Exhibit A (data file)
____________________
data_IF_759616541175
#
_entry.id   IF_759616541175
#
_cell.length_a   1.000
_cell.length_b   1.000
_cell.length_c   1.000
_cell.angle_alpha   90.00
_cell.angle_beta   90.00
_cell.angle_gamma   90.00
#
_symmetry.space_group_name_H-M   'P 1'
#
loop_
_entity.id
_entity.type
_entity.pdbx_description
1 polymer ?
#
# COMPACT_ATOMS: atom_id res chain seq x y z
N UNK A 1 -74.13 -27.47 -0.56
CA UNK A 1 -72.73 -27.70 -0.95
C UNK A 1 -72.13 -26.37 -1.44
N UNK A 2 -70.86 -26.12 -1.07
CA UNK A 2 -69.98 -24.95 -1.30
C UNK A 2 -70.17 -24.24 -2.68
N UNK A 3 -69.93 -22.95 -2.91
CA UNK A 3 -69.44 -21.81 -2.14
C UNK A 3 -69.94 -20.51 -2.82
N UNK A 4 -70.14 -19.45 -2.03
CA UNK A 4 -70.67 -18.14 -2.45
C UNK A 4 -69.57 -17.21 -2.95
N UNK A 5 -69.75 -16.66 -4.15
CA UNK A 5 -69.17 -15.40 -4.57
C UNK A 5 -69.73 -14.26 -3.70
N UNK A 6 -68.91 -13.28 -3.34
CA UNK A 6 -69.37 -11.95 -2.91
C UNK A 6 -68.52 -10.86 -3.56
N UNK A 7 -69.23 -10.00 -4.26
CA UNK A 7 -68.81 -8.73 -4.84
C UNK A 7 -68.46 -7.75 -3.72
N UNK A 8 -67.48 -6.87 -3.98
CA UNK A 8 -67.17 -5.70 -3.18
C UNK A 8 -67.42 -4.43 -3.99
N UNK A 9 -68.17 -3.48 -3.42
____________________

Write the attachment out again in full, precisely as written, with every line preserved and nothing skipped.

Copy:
data_IF_759616541175
#
_entry.id   IF_759616541175
#
_cell.length_a   1.000
_cell.length_b   1.000
_cell.length_c   1.000
_cell.angle_alpha   90.00
_cell.angle_beta   90.00
_cell.angle_gamma   90.00
#
_symmetry.space_group_name_H-M   'P 1'
#
loop_
_entity.id
_entity.type
_entity.pdbx_description
1 polymer ?
#
# COMPACT_ATOMS: atom_id res chain seq x y z
N UNK A 1 -74.13 -27.47 -0.56
CA UNK A 1 -72.73 -27.70 -0.95
C UNK A 1 -72.13 -26.37 -1.44
N UNK A 2 -70.86 -26.12 -1.07
CA UNK A 2 -69.98 -24.95 -1.30
C UNK A 2 -70.17 -24.24 -2.68
N UNK A 3 -69.93 -22.95 -2.91
CA UNK A 3 -69.44 -21.81 -2.14
C UNK A 3 -69.94 -20.51 -2.82
N UNK A 4 -70.14 -19.45 -2.03
CA UNK A 4 -70.67 -18.14 -2.45
C UNK A 4 -69.57 -17.21 -2.95
N UNK A 5 -69.75 -16.66 -4.15
CA UNK A 5 -69.17 -15.40 -4.57
C UNK A 5 -69.73 -14.26 -3.70
N UNK A 6 -68.91 -13.28 -3.34
CA UNK A 6 -69.37 -11.95 -2.91
C UNK A 6 -68.52 -10.86 -3.56
N UNK A 7 -69.23 -10.00 -4.26
CA UNK A 7 -68.81 -8.73 -4.84
C UNK A 7 -68.46 -7.75 -3.72
N UNK A 8 -67.48 -6.87 -3.98
CA UNK A 8 -67.17 -5.70 -3.18
C UNK A 8 -67.42 -4.43 -3.99
N UNK A 9 -68.17 -3.48 -3.42